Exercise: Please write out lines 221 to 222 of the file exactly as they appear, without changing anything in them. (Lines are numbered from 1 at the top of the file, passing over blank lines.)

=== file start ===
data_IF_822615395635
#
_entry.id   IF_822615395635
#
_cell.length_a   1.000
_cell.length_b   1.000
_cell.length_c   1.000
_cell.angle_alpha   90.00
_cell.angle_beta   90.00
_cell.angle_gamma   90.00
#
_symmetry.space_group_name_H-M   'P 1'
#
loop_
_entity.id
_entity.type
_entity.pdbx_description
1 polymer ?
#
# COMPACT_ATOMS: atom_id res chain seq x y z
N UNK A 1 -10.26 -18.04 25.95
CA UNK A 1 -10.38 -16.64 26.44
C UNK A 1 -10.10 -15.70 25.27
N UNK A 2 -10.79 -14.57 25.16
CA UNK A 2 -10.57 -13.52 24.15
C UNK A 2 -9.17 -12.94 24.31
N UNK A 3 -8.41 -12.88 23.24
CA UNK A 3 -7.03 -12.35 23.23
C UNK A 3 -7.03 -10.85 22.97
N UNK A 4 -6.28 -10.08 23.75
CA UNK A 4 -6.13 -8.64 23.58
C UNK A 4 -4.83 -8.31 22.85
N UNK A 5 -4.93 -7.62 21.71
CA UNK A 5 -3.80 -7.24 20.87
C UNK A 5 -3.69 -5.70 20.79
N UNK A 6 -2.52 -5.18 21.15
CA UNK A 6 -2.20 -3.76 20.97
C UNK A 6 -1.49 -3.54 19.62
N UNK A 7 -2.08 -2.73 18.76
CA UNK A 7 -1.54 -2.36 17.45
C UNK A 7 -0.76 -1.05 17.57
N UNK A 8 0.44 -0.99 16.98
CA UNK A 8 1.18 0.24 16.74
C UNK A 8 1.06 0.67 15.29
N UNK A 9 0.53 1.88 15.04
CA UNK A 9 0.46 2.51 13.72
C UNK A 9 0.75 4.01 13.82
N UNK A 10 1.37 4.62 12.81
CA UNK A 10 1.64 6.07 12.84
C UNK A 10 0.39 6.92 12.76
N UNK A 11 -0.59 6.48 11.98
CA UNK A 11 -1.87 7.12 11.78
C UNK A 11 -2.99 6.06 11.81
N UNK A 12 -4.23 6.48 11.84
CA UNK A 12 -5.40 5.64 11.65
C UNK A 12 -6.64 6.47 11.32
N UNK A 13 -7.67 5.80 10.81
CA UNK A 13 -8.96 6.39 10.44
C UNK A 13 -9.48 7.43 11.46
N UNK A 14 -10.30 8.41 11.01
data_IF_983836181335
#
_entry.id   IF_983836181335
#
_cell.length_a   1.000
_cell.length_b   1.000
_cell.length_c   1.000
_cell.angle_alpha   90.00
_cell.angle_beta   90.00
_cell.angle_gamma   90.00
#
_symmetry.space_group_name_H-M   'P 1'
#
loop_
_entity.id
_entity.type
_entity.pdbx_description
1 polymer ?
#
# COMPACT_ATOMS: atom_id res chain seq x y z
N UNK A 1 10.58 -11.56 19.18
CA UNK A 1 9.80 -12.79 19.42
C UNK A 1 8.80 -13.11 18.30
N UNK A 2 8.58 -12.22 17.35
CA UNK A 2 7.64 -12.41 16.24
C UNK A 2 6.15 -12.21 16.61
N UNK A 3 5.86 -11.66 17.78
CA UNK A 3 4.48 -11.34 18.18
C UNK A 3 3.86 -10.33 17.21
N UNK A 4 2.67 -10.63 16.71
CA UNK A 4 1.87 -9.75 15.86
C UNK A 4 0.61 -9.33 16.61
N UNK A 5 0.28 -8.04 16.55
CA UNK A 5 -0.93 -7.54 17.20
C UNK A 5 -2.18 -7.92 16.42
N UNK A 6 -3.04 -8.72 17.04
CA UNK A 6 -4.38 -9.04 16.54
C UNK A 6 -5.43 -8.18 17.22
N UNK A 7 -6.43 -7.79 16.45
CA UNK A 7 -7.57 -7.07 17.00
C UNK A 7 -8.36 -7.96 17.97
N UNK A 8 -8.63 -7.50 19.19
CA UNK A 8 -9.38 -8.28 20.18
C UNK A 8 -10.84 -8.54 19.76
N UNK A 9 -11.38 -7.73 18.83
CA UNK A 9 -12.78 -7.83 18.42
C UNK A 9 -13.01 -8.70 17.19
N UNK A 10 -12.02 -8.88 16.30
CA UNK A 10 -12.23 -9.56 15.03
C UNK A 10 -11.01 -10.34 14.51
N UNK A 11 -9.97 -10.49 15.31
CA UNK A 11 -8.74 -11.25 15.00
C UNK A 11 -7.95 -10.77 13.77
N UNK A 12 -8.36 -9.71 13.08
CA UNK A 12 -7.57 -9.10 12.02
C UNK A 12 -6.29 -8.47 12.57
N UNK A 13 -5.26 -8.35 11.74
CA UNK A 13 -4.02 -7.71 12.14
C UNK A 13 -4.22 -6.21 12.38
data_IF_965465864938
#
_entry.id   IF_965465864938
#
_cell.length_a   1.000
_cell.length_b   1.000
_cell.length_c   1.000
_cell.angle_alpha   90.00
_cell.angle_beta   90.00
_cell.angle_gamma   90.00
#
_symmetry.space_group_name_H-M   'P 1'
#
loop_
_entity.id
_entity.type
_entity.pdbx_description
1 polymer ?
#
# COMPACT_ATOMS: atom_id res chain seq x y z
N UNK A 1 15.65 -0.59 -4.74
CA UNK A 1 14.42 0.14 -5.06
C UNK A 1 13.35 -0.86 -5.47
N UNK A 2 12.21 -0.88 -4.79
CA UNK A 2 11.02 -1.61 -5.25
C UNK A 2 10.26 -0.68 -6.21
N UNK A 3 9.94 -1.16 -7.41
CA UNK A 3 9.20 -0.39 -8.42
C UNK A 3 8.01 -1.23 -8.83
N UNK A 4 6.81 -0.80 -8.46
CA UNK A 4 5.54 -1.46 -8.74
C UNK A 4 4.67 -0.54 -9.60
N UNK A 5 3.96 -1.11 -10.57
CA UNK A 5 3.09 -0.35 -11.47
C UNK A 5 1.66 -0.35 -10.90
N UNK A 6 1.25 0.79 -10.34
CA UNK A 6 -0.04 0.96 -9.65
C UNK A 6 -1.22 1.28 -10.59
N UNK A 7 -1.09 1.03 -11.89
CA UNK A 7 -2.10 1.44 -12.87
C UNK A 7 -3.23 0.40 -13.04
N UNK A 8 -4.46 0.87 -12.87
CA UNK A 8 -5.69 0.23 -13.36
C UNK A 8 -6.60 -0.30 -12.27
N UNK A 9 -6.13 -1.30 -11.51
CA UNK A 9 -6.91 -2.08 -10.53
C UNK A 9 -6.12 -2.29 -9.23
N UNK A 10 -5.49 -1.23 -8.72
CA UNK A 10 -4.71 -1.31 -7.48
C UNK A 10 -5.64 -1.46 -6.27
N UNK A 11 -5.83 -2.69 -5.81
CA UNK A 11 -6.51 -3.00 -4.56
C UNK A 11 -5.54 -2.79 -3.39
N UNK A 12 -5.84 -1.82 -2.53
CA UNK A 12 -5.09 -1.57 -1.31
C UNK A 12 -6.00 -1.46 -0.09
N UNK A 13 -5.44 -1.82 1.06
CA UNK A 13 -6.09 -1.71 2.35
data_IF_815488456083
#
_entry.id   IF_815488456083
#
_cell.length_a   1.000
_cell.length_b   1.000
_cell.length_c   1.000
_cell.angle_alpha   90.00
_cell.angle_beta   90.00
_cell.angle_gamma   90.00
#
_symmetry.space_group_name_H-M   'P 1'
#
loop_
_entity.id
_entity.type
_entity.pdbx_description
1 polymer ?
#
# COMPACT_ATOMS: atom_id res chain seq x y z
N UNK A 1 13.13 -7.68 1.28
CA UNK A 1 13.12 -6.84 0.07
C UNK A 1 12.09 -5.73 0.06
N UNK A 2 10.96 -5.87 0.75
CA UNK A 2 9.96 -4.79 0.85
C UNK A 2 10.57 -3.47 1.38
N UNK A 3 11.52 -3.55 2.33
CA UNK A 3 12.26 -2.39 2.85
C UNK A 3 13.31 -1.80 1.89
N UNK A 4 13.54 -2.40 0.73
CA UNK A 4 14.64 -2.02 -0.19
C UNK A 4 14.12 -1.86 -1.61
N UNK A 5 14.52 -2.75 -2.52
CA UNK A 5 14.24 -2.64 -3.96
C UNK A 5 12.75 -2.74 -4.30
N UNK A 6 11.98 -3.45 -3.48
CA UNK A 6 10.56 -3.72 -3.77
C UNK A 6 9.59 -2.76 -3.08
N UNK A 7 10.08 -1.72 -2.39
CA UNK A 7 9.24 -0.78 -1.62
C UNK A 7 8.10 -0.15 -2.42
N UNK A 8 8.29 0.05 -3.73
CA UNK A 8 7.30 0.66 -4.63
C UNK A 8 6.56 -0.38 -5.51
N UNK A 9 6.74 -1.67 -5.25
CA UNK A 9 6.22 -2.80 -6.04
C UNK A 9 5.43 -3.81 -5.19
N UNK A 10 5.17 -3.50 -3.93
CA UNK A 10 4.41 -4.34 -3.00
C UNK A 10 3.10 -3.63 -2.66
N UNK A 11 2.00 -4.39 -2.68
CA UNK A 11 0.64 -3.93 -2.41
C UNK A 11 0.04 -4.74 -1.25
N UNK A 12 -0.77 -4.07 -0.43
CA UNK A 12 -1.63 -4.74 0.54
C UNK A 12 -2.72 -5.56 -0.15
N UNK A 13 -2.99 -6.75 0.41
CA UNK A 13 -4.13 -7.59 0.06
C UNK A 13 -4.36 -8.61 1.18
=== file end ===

C UNK A 8 6.56 -0.38 -5.51
N UNK A 9 6.74 -1.67 -5.25